Nicolas Cage as Charlie & Donald Kaufman in Adaptation
Nicolas Cage has been getting a bit of a bad rap over the last few years. He’s chosen some pretty bad roles, and although he’s done a lot with them, his over-the-top work in a lot of them has led to Cage becoming something of a joke. I think people forget the times that he has been able to deliver great performances that don’t rely on the extremes that Cage is known for. There’s Leaving Las Vegas, The Weather Man, and others, but nothing beats his Oscar-nominated performance (losing to Adrien Brody for The Pianist, are you kidding) in Adaptation. Playing both a fictionalised version of Charlie Kaufman, the screenwriter on the film, and his completely fictional brother Donald, Cage shine in both. He plays Charlie as a pathetic loser, and finds a sweet side to Donald, despite the complete idiocy of the character. The best scenes in the film are the ones where Charlie and Donald interact with one another, which can’t have been easy to shoot and perform, so double points to Cage for giving the two such an excellent chemistry.
Reese Witherspoon as Tracy Flick in Election
In any other instance, I’m not that much of a Reese Witherspoon fan. It’s not that Reese is a bad actress, it’s just that I’m not really interested in a lot of the stuff she’s involved in. But man, she is perfect as Tracy Flick. The character is nice on the outside, but under the surface has a steely determination to destroy anyone and anything in her path to get what she wants, and Reese as Tracy embodies that. Attractive to look at, but you can see in her eyes that her mind is constantly ticking over, finding ways to get the upper hand. Reese was only 23 years old when Election was made, and not many other actresses her age would have been able to deliver such a knockout of a performance.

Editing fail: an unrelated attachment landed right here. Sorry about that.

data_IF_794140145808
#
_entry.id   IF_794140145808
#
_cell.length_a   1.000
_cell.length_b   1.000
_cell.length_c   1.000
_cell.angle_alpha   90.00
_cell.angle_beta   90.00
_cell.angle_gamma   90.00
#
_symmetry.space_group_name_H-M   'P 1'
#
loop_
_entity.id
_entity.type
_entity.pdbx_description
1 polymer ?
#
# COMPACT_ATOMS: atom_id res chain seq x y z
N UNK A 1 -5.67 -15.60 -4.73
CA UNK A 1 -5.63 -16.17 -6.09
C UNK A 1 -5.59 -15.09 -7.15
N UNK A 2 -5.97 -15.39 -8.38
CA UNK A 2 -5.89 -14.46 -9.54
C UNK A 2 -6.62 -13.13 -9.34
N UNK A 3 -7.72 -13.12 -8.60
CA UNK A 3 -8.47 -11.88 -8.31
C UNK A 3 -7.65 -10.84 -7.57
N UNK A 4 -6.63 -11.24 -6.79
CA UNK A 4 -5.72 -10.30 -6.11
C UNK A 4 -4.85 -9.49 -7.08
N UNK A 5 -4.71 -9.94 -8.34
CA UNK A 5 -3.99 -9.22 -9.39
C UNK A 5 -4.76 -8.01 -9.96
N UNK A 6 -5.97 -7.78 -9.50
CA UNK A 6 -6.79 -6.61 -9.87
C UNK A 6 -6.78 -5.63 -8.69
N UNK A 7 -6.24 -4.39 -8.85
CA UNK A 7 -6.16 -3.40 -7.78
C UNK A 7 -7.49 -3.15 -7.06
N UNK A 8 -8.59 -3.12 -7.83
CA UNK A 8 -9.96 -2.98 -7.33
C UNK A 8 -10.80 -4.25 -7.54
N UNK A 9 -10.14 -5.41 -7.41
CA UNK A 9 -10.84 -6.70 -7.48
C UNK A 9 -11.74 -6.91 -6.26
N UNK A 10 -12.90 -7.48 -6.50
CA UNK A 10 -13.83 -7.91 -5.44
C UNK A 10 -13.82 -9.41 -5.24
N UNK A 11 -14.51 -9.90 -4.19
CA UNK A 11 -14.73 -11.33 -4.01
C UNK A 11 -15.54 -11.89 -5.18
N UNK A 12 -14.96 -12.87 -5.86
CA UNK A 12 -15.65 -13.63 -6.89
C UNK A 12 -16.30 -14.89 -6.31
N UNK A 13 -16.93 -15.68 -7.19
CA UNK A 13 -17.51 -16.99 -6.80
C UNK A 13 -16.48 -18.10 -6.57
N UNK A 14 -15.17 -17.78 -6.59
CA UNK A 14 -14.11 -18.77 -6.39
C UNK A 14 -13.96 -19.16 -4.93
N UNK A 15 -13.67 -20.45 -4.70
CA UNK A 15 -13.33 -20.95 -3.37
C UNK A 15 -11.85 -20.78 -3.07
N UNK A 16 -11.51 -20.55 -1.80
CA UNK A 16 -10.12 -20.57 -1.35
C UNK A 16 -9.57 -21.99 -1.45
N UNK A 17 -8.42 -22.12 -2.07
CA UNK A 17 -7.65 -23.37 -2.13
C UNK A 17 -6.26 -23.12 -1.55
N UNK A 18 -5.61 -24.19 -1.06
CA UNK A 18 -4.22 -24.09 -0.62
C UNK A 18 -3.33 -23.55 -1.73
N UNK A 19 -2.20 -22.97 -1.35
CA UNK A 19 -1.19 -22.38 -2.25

Jim Carrey as Joel Barish in Eternal Sunshine Of The Spotless Mind
Who would have known in the days of Ace Ventura: Pet Detective and The Mask that Jim Carrey was such an awesome actor? He showed a darker side to his comic persona in The Cable Guy and did great work in The Truman Show, but it was his turn as Joel Barish in Eternal Sunshine Of The Spotless Mind that really put him into that upper echelon. I adore this movie. I think it might be the greatest love story I have ever seen committed to celluloid, and it’s largely thanks to Carrey’s performance that the love story works so well. As the viewer, you feel the heart-break that Joel is feeling, and when his attempts to keep his memories of Clementine alive continue to fail, you weep for his tragic loss. Carrey uses his natural talent for comedy sparingly, and uses a dramatic subtlety in his performance that works brilliantly.
Billy Bob Thornton as Ed Crane in The Man Who Wasn’t There